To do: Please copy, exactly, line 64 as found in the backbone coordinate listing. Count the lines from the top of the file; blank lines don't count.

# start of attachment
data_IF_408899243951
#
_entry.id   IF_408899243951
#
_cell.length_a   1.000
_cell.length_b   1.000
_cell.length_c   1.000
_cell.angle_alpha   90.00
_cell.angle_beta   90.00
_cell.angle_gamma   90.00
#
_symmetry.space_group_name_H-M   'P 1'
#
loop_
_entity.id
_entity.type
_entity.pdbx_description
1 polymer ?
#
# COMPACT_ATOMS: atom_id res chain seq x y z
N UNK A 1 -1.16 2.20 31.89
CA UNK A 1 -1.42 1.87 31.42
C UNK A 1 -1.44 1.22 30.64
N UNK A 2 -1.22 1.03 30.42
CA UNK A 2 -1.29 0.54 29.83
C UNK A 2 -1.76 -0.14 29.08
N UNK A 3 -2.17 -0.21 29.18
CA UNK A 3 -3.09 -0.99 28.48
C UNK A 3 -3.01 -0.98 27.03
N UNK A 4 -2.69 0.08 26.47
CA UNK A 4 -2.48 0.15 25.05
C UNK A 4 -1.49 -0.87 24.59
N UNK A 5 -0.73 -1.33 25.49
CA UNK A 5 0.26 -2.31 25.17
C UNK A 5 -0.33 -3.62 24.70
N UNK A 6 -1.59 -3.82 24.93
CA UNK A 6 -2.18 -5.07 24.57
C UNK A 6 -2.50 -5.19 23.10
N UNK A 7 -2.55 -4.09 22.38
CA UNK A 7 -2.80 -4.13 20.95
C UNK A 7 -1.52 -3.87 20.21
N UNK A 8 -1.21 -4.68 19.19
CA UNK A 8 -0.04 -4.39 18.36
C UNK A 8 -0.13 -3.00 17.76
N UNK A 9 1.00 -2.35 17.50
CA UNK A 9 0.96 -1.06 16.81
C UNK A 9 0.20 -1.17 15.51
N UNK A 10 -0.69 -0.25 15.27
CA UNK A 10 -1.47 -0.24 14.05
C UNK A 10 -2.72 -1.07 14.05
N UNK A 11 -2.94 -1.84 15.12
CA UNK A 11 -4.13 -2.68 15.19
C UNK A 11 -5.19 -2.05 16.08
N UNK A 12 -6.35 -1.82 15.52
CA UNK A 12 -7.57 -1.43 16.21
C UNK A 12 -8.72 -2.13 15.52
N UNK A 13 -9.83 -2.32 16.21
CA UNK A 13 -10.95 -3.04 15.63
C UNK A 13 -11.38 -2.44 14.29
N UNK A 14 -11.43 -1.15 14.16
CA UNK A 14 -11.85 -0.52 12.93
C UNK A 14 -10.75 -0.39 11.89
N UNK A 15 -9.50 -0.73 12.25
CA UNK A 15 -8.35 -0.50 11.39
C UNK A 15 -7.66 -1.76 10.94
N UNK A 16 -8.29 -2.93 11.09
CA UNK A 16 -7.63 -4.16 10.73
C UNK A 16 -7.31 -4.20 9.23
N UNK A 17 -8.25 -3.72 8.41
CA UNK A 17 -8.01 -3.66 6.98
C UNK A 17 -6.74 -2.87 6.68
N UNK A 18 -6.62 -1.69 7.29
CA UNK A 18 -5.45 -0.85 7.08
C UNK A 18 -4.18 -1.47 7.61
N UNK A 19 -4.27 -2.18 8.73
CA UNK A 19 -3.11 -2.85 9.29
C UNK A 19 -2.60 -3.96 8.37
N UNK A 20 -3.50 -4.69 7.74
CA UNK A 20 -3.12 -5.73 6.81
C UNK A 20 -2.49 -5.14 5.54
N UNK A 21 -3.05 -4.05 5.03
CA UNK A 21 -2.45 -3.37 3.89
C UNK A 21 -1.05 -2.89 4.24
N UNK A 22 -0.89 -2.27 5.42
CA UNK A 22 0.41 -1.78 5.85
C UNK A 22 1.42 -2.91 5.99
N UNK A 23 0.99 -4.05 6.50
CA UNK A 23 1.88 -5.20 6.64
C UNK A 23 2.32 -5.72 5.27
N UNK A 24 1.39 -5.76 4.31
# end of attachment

CA UNK A 15 -8.35 -0.50 11.39